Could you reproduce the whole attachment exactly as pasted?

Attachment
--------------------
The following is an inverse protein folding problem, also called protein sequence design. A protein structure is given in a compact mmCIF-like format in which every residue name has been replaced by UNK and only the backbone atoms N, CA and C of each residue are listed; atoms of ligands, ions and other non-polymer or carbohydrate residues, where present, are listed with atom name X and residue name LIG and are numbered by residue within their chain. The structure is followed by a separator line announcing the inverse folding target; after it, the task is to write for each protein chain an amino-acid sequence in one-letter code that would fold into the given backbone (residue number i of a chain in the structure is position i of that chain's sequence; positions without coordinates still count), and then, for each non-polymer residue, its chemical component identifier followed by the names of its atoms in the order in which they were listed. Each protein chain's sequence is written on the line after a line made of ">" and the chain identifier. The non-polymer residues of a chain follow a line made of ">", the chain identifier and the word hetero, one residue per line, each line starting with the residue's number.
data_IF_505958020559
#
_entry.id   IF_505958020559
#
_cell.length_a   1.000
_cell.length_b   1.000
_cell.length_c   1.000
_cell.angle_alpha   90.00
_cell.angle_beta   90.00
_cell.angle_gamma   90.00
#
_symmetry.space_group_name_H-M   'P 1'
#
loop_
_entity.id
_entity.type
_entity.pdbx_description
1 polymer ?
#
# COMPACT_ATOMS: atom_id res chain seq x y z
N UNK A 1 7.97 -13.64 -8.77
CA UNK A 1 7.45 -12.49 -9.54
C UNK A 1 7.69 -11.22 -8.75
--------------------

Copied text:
The following is an inverse protein folding problem, also called protein sequence design. A protein structure is given in a compact mmCIF-like format in which every residue name has been replaced by UNK and only the backbone atoms N, CA and C of each residue are listed; atoms of ligands, ions and other non-polymer or carbohydrate residues, where present, are listed with atom name X and residue name LIG and are numbered by residue within their chain. The structure is followed by a separator line announcing the inverse folding target; after it, the task is to write for each protein chain an amino-acid sequence in one-letter code that would fold into the given backbone (residue number i of a chain in the structure is position i of that chain's sequence; positions without coordinates still count), and then, for each non-polymer residue, its chemical component identifier followed by the names of its atoms in the order in which they were listed. Each protein chain's sequence is written on the line after a line made of ">" and the chain identifier. The non-polymer residues of a chain follow a line made of ">", the chain identifier and the word hetero, one residue per line, each line starting with the residue's number.
data_IF_505958020559
#
_entry.id   IF_505958020559
#
_cell.length_a   1.000
_cell.length_b   1.000
_cell.length_c   1.000
_cell.angle_alpha   90.00
_cell.angle_beta   90.00
_cell.angle_gamma   90.00
#
_symmetry.space_group_name_H-M   'P 1'
#
loop_
_entity.id
_entity.type
_entity.pdbx_description
1 polymer ?
#
# COMPACT_ATOMS: atom_id res chain seq x y z
N UNK A 1 7.97 -13.64 -8.77
CA UNK A 1 7.45 -12.49 -9.54
C UNK A 1 7.69 -11.22 -8.75